At the culminating event of the program, two cohorts gathered to share learnings from Teach To Lead. “We have to change the game,” said Cameron Thomson (Cohort 2019). “We can’t just talk about learning outcomes. We have to talk about life outcomes. How is what you’re doing now going to change a person’s life?”
On Monday, 46 school leaders graduated the Teach To Lead program. This year, Teach To Lead changed format from a two-year to a one-year program – and so two cohorts came together to share their impact to date and celebrate their achievement at the culminating event, the Teach To Lead Expo.
Hosted by Teach For Australia partner BCG, Cohorts 2018 and 2019 came together in Melbourne. The Expo day was split into two parts: Fellows first presented their Impact Initiatives, that they have carried out over the last twelve to twenty-four months to each other in groups of eleven. The Impact Initiative, a key component of Teach To Lead, is a change project led by the Fellow within their school with the aim of raising student achievement. It puts the skills and concepts Fellows build throughout the program into practice, with measurable results. This presentation was a chance for Fellows to share results of their change projects with their peers.
“It’s been really good to see as a collective what people are working on, and get inspiration for your own school projects and where you want to go,” said Cameron Thomson (Cohort 2019), Aboriginal Education Coordinator at Sarah Redfern High School in New South Wales. Josh Pearce (Cohort 2019), Lead Teacher – Head of House at Heathmont College in Victoria, was also inspired by hearing about others’ Impact Initiatives: “It was interesting listening to the 2018 Fellows, and how they carried through the second year. As much as the program’s finished for us, it’s still going to continue as you try to refine what you’ve implemented already.”
In the evening, during the second part of the Expo, guests were invited to join the Fellows for Poster Sessions: Impact Initiatives were on display, and attendees could meet the graduating Fellows and discuss their change projects.
Sonia Loudon, a Cohort 2016 graduate, spoke in the evening, as did two graduating Fellows.
Sonia reflected on her leadership journey, and the support that teachers and students receive from their principal at Mill Park Secondary College in Victoria, Trish Horner. “Instead of pretending tough decisions don’t exist, or there is some magical formula or framework that removes the difficulty, I think the best thing that we can do is to invest in school leader’s capacity to make those hard decisions with and on behalf of their communities,” Sonia said.
“Teach To Lead has absolutely provided that to me,” Sonia said, “through the coaching, through the networks, through the great conversations, and through my coach John by pushing me that little bit harder on my Impact Initiative.”
Emily Davie (Cohort 2018), Learning Specialist at Sale Primary School in Victoria, spoke on behalf of her graduating cohort. “In my case, as a classroom teacher I was impacting 25 students a year,” she said. “In 2020, as a result of my Teach To Lead leadership growth and developing my skills in leadership, I will have the potential to impact 425 students in the next year, as I move out of the classroom and into a full-time leadership role, coaching and supporting staff across the whole school. I have no doubt that would not have been possible without Teach To Lead.”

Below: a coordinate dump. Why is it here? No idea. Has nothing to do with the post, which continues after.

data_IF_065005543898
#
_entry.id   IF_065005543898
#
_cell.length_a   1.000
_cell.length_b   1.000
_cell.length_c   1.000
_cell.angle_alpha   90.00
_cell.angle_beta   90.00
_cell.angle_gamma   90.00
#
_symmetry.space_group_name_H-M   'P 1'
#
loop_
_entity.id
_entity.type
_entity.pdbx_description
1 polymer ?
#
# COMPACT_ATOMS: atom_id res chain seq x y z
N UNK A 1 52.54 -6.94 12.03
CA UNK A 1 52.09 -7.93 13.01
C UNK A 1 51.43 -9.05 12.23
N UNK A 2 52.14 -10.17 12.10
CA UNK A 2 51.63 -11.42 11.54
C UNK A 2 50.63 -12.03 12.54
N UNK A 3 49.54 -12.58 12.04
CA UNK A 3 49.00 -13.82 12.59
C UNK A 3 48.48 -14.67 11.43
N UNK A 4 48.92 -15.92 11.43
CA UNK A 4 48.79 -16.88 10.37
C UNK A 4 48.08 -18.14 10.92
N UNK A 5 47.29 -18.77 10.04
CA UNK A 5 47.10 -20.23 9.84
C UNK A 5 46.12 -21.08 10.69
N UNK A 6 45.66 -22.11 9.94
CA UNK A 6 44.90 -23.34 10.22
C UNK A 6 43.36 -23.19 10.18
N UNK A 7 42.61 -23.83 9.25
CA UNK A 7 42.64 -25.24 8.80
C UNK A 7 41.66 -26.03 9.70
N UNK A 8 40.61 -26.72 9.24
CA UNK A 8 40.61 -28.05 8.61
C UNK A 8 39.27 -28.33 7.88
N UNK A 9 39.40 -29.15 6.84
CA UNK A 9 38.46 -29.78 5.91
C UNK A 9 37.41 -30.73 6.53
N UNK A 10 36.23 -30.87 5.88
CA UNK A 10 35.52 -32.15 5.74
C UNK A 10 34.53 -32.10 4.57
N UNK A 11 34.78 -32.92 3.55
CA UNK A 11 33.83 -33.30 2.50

“Teach To Lead has been such a practical program, that’s given me skills in coaching, having challenging conversations and maintaining both my personal and professional resilience – and I rely on those skills every single day,” Emily said.
Cameron Thomson also spoke, reflecting on one central question
and encouraging the gathered group to explore it further with each other
throughout the evening: “What have you learnt about the art of teaching this year?”
For Cameron, he could enumerate several things he’d learnt throughout his year as a Teach To Lead Fellow. “We need to shift our language to one of growth,” Cameron said. “We need to have very high expectations of our staff and our students. If we don’t model that, then the system will not change. We cannot accept excuses from our team, from our colleagues, from our extended networks.”
“One of the big things in my Impact Initiative was turning
accountability into responsibility. How do we make our colleagues see that they
don’t just have to do this because it’s accreditation time, because it’s
professional development time – but because they actually care What does that
look like? And I don’t have an answer for that yet, but hopefully I will soon.”
He added, “One of the things I’d like to see is that we
empower our beginning teachers to be leaders. That we don’t just talk about
beginning teachers in the context of people who struggle with behaviour
management. While that’s definitely true for a lot of our beginning teachers,
we need to shift the language around that so that we can get these people
driving really good, positive, innovative change in our schools.”
“We’ve got to be unapologetic about our mission,” Cameron
concluded. “We have to change the game. We can’t just talk about learning
outcomes. We have to talk about life outcomes. How is what you’re doing now
going to change a person’s life?”